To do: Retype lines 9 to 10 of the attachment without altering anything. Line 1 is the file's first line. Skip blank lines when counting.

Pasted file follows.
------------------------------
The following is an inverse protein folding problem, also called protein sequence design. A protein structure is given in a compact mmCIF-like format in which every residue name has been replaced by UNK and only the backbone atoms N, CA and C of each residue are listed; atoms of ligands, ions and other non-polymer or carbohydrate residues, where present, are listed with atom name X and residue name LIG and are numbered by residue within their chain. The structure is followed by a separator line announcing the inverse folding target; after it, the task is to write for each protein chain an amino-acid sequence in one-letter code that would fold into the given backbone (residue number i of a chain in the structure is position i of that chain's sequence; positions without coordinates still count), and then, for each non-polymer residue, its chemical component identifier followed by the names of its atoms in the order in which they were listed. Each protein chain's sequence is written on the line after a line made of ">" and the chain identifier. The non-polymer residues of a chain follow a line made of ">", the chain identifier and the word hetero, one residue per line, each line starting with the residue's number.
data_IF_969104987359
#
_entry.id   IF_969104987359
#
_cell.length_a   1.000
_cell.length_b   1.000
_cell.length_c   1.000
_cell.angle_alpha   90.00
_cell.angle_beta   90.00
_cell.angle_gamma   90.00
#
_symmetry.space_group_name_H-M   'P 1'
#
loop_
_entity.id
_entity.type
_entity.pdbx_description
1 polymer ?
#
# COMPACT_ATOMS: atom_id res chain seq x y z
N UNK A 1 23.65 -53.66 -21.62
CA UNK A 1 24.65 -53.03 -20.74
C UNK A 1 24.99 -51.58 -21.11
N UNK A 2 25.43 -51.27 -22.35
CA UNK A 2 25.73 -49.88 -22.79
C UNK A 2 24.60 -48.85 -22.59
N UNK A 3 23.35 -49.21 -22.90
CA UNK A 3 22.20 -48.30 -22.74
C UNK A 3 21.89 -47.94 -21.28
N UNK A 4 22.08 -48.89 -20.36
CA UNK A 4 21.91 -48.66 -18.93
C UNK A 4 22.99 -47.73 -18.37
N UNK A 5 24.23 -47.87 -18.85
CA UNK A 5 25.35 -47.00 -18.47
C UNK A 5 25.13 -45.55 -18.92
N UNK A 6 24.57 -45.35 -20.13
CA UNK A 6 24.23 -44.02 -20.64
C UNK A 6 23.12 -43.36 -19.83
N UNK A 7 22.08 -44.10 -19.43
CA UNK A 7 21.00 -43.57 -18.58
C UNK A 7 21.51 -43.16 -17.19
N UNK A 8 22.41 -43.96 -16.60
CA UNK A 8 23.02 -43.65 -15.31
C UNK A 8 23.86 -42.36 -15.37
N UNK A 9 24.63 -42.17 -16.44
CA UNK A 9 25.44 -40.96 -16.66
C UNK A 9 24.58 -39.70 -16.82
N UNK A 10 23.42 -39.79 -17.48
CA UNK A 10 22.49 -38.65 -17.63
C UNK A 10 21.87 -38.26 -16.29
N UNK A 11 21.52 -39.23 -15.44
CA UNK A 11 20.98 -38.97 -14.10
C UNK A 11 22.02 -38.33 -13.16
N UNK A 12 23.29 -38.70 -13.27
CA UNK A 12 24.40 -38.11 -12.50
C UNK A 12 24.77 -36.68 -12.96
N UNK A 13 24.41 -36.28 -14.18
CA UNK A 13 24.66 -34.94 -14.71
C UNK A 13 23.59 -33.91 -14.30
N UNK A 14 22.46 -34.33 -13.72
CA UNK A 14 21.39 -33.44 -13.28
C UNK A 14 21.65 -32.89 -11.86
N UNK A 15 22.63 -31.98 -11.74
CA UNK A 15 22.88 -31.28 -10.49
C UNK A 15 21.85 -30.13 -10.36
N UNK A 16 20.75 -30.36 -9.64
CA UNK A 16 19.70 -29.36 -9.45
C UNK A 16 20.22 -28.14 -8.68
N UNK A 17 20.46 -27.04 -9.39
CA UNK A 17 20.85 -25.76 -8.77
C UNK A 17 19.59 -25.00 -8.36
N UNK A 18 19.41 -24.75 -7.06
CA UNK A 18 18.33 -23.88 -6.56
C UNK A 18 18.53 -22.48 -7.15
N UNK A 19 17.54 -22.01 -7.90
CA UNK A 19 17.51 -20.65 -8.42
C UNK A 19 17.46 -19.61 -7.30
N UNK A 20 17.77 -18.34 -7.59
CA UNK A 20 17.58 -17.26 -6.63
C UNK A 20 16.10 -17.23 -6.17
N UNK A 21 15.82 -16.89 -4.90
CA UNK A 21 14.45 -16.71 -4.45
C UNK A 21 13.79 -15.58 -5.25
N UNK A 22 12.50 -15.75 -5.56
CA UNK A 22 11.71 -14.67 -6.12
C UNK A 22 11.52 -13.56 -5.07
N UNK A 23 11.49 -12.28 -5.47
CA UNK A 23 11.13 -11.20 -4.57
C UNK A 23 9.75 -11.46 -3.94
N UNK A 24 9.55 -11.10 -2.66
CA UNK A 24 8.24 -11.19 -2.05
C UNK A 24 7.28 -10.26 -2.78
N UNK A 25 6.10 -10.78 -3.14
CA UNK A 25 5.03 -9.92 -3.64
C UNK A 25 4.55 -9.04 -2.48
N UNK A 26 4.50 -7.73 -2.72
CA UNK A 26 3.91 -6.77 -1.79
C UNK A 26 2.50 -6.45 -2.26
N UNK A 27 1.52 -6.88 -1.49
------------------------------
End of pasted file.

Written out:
_cell.angle_alpha   90.00
_cell.angle_beta   90.00